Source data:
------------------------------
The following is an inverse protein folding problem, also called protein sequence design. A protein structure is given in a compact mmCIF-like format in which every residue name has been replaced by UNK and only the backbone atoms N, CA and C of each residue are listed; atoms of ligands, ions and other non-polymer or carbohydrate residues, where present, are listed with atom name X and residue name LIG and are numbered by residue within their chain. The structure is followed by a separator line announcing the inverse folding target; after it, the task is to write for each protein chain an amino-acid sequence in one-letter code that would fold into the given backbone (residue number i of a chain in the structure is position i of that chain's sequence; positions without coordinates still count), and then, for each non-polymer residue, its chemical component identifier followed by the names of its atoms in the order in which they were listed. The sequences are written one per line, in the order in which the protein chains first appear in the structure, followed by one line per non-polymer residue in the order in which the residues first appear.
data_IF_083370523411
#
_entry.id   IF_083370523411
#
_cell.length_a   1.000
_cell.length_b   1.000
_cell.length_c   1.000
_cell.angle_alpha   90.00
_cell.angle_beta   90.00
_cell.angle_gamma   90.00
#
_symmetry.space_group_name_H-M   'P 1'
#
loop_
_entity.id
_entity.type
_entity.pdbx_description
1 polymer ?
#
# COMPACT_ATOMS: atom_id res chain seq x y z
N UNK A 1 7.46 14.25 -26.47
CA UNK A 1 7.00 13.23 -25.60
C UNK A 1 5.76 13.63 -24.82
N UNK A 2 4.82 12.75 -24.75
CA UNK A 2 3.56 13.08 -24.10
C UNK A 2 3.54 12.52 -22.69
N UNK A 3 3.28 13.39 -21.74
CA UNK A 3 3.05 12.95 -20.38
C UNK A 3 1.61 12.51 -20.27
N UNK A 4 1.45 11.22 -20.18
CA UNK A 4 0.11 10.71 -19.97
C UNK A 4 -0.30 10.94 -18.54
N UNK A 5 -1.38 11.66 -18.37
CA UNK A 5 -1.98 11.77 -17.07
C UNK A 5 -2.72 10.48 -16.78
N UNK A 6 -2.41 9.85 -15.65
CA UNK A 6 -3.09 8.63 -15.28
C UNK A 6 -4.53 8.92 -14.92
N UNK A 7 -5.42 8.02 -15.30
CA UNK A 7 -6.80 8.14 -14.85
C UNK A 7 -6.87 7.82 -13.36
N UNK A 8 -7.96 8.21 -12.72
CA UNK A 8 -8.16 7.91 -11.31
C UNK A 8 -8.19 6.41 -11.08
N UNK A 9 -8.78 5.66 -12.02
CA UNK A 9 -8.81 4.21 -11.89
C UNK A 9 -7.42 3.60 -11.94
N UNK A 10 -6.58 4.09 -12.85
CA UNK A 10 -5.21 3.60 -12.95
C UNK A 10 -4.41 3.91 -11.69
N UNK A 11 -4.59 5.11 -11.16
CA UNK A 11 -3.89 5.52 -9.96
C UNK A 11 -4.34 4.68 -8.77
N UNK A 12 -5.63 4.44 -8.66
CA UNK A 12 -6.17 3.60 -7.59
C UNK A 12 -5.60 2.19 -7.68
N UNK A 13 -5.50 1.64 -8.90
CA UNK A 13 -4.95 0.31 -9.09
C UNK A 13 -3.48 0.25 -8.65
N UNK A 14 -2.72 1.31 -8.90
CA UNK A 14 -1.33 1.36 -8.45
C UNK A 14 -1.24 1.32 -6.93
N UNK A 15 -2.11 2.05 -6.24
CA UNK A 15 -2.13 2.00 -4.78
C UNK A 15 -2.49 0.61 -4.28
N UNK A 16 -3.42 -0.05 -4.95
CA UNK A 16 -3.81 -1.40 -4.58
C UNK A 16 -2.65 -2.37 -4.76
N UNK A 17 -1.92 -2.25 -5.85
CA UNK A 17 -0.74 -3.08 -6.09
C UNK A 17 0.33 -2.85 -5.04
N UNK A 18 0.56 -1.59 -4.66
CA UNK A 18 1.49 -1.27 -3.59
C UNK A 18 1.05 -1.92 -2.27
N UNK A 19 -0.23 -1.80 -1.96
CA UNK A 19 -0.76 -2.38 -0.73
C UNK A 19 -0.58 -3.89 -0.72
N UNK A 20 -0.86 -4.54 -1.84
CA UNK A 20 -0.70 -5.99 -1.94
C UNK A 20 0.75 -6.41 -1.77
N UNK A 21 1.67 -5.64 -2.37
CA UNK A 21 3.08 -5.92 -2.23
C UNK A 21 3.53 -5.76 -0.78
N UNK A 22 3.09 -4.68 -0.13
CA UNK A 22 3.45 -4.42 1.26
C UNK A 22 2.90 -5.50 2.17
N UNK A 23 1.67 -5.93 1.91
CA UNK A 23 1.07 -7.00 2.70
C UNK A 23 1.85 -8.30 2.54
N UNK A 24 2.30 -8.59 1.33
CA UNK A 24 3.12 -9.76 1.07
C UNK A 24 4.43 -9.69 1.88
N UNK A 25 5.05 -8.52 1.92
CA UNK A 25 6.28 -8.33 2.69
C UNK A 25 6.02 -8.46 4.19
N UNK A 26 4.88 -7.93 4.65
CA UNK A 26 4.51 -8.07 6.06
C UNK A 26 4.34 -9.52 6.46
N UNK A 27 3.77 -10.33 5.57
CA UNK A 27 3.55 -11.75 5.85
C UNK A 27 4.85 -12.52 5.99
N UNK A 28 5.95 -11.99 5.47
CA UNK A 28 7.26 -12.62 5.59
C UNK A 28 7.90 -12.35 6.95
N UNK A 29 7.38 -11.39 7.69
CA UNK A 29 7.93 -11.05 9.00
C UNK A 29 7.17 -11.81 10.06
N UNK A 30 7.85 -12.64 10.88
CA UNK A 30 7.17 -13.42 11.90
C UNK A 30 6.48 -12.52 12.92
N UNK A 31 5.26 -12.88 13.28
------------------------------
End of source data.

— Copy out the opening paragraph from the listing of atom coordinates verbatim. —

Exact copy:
The following is an inverse protein folding problem, also called protein sequence design. A protein structure is given in a compact mmCIF-like format in which every residue name has been replaced by UNK and only the backbone atoms N, CA and C of each residue are listed; atoms of ligands, ions and other non-polymer or carbohydrate residues, where present, are listed with atom name X and residue name LIG and are numbered by residue within their chain. The structure is followed by a separator line announcing the inverse folding target; after it, the task is to write for each protein chain an amino-acid sequence in one-letter code that would fold into the given backbone (residue number i of a chain in the structure is position i of that chain's sequence; positions without coordinates still count), and then, for each non-polymer residue, its chemical component identifier followed by the names of its atoms in the order in which they were listed. The sequences are written one per line, in the order in which the protein chains first appear in the structure, followed by one line per non-polymer residue in the order in which the residues first appear.